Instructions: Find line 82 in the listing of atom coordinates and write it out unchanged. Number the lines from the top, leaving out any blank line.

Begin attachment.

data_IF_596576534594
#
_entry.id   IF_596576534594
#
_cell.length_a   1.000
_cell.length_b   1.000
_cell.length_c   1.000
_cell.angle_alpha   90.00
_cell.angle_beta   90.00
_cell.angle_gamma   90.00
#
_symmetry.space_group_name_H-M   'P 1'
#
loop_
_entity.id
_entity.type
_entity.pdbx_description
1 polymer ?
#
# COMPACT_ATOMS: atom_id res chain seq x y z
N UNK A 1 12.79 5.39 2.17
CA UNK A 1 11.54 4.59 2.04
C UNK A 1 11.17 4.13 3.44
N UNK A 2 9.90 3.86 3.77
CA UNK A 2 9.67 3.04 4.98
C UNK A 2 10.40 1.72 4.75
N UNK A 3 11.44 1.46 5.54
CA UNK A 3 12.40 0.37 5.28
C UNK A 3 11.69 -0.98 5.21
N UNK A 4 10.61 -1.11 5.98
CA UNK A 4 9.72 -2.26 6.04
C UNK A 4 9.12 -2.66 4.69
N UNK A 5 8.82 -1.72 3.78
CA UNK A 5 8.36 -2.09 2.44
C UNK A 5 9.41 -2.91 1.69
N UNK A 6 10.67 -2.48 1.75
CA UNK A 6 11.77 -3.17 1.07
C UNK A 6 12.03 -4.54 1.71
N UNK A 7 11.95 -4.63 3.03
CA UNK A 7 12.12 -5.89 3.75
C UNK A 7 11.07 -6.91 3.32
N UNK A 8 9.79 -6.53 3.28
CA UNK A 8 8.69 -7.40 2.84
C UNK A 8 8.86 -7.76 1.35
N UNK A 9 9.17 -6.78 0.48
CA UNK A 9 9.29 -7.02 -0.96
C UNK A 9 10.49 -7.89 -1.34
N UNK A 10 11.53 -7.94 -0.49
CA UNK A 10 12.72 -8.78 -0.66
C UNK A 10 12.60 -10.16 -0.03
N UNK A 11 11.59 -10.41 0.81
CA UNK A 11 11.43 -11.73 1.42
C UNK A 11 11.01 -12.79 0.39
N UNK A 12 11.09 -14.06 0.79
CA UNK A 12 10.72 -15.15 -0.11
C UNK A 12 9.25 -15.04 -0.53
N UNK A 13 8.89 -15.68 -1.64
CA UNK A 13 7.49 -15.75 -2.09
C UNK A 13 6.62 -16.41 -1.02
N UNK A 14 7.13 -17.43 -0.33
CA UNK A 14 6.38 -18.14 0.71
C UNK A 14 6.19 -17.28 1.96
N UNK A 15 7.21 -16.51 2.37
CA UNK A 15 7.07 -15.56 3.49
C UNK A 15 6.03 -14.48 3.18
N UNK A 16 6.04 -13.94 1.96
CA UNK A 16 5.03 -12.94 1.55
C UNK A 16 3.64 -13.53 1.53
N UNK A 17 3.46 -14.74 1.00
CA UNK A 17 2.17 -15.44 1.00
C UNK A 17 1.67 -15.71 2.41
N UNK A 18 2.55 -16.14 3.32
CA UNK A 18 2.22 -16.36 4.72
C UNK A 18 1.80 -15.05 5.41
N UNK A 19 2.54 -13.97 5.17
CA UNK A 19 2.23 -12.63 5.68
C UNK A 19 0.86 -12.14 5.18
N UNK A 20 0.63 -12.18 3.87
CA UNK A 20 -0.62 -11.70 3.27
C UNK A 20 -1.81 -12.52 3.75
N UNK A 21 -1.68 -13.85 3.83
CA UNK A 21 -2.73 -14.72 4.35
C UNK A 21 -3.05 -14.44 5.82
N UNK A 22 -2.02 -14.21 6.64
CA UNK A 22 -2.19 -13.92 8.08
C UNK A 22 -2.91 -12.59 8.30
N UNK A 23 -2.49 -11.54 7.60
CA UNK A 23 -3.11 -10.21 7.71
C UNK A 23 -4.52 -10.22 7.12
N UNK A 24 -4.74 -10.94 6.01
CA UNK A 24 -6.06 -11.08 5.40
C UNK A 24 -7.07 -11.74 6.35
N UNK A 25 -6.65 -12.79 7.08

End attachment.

CA UNK A 21 -2.73 -14.72 4.35